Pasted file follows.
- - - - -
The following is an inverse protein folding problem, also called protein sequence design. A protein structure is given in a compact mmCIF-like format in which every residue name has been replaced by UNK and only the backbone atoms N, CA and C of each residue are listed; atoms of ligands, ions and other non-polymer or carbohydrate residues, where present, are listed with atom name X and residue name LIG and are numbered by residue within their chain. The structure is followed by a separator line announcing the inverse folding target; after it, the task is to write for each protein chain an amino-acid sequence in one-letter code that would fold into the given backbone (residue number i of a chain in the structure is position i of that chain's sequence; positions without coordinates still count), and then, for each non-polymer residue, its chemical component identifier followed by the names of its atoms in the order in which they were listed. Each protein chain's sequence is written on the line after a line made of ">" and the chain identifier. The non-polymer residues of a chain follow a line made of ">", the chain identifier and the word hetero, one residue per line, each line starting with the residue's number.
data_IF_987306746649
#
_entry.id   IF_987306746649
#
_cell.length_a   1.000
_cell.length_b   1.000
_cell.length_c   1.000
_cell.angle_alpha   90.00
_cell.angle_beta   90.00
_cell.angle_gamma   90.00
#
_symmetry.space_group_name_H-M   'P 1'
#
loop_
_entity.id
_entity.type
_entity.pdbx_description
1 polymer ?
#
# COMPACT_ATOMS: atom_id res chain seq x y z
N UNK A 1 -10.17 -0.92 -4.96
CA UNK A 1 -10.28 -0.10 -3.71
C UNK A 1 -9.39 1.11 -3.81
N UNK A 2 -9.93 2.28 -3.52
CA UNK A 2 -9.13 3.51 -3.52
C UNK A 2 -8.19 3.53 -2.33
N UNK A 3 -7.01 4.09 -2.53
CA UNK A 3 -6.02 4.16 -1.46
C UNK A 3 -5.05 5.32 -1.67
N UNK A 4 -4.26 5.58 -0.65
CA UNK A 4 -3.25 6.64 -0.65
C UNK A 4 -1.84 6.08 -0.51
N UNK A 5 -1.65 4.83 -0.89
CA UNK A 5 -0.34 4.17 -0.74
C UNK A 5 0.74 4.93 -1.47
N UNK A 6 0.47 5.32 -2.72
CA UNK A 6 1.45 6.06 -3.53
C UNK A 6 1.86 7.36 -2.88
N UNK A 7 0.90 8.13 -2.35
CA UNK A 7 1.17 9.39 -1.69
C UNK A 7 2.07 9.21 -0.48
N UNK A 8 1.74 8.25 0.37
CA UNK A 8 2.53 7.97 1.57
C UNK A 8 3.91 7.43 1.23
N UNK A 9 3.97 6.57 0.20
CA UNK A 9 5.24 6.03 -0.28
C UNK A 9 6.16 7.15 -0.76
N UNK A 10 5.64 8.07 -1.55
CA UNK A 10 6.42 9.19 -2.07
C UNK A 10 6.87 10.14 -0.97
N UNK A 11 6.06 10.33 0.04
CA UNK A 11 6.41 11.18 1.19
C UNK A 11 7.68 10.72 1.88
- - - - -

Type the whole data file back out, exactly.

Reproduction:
The following is an inverse protein folding problem, also called protein sequence design. A protein structure is given in a compact mmCIF-like format in which every residue name has been replaced by UNK and only the backbone atoms N, CA and C of each residue are listed; atoms of ligands, ions and other non-polymer or carbohydrate residues, where present, are listed with atom name X and residue name LIG and are numbered by residue within their chain. The structure is followed by a separator line announcing the inverse folding target; after it, the task is to write for each protein chain an amino-acid sequence in one-letter code that would fold into the given backbone (residue number i of a chain in the structure is position i of that chain's sequence; positions without coordinates still count), and then, for each non-polymer residue, its chemical component identifier followed by the names of its atoms in the order in which they were listed. Each protein chain's sequence is written on the line after a line made of ">" and the chain identifier. The non-polymer residues of a chain follow a line made of ">", the chain identifier and the word hetero, one residue per line, each line starting with the residue's number.
data_IF_987306746649
#
_entry.id   IF_987306746649
#
_cell.length_a   1.000
_cell.length_b   1.000
_cell.length_c   1.000
_cell.angle_alpha   90.00
_cell.angle_beta   90.00
_cell.angle_gamma   90.00
#
_symmetry.space_group_name_H-M   'P 1'
#
loop_
_entity.id
_entity.type
_entity.pdbx_description
1 polymer ?
#
# COMPACT_ATOMS: atom_id res chain seq x y z
N UNK A 1 -10.17 -0.92 -4.96
CA UNK A 1 -10.28 -0.10 -3.71
C UNK A 1 -9.39 1.11 -3.81
N UNK A 2 -9.93 2.28 -3.52
CA UNK A 2 -9.13 3.51 -3.52
C UNK A 2 -8.19 3.53 -2.33
N UNK A 3 -7.01 4.09 -2.53
CA UNK A 3 -6.02 4.16 -1.46
C UNK A 3 -5.05 5.32 -1.67
N UNK A 4 -4.26 5.58 -0.65
CA UNK A 4 -3.25 6.64 -0.65
C UNK A 4 -1.84 6.08 -0.51
N UNK A 5 -1.65 4.83 -0.89
CA UNK A 5 -0.34 4.17 -0.74
C UNK A 5 0.74 4.93 -1.47
N UNK A 6 0.47 5.32 -2.72
CA UNK A 6 1.45 6.06 -3.53
C UNK A 6 1.86 7.36 -2.88
N UNK A 7 0.90 8.13 -2.35
CA UNK A 7 1.17 9.39 -1.69
C UNK A 7 2.07 9.21 -0.48
N UNK A 8 1.74 8.25 0.37
CA UNK A 8 2.53 7.97 1.57
C UNK A 8 3.91 7.43 1.23
N UNK A 9 3.97 6.57 0.20
CA UNK A 9 5.24 6.03 -0.28
C UNK A 9 6.16 7.15 -0.76
N UNK A 10 5.64 8.07 -1.55
CA UNK A 10 6.42 9.19 -2.07
C UNK A 10 6.87 10.14 -0.97
N UNK A 11 6.06 10.33 0.04
CA UNK A 11 6.41 11.18 1.19
C UNK A 11 7.68 10.72 1.88